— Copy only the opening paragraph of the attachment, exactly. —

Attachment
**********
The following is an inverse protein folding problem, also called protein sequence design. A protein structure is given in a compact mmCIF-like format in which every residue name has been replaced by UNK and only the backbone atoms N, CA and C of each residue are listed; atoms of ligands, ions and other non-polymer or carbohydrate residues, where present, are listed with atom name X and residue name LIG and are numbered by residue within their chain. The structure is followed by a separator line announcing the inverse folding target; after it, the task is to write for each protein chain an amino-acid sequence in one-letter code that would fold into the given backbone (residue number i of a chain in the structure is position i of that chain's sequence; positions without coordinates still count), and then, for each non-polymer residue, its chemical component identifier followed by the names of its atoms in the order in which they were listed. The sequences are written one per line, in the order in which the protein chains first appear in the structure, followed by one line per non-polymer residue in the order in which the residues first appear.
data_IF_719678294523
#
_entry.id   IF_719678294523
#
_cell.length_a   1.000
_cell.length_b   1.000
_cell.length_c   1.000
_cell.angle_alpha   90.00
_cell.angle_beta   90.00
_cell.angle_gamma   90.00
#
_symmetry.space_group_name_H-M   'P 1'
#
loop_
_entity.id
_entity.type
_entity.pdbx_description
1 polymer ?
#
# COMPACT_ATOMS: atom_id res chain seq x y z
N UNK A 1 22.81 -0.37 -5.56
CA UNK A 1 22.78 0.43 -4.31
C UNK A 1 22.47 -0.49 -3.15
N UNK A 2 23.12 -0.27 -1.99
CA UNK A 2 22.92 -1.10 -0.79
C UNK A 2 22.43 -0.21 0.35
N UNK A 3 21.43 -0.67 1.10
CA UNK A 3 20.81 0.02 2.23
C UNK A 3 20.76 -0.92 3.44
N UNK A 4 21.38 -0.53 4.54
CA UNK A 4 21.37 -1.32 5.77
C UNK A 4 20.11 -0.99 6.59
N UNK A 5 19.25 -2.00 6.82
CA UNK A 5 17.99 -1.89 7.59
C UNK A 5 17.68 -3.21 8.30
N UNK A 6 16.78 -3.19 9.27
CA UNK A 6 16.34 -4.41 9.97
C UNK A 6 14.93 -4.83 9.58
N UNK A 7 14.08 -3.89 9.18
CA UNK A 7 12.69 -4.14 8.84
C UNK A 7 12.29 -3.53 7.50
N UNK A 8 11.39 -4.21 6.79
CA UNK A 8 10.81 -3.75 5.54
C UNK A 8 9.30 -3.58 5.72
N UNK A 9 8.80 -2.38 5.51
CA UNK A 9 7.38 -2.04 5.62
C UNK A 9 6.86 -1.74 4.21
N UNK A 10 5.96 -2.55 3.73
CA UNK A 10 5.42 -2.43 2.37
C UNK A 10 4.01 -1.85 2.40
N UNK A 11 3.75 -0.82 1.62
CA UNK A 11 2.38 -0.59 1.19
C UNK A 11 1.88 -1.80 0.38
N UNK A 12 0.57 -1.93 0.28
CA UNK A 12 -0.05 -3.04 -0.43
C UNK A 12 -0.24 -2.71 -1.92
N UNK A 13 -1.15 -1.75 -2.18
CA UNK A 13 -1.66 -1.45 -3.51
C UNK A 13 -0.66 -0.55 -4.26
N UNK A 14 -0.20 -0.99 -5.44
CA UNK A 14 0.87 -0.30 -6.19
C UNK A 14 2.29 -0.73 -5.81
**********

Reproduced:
The following is an inverse protein folding problem, also called protein sequence design. A protein structure is given in a compact mmCIF-like format in which every residue name has been replaced by UNK and only the backbone atoms N, CA and C of each residue are listed; atoms of ligands, ions and other non-polymer or carbohydrate residues, where present, are listed with atom name X and residue name LIG and are numbered by residue within their chain. The structure is followed by a separator line announcing the inverse folding target; after it, the task is to write for each protein chain an amino-acid sequence in one-letter code that would fold into the given backbone (residue number i of a chain in the structure is position i of that chain's sequence; positions without coordinates still count), and then, for each non-polymer residue, its chemical component identifier followed by the names of its atoms in the order in which they were listed. The sequences are written one per line, in the order in which the protein chains first appear in the structure, followed by one line per non-polymer residue in the order in which the residues first appear.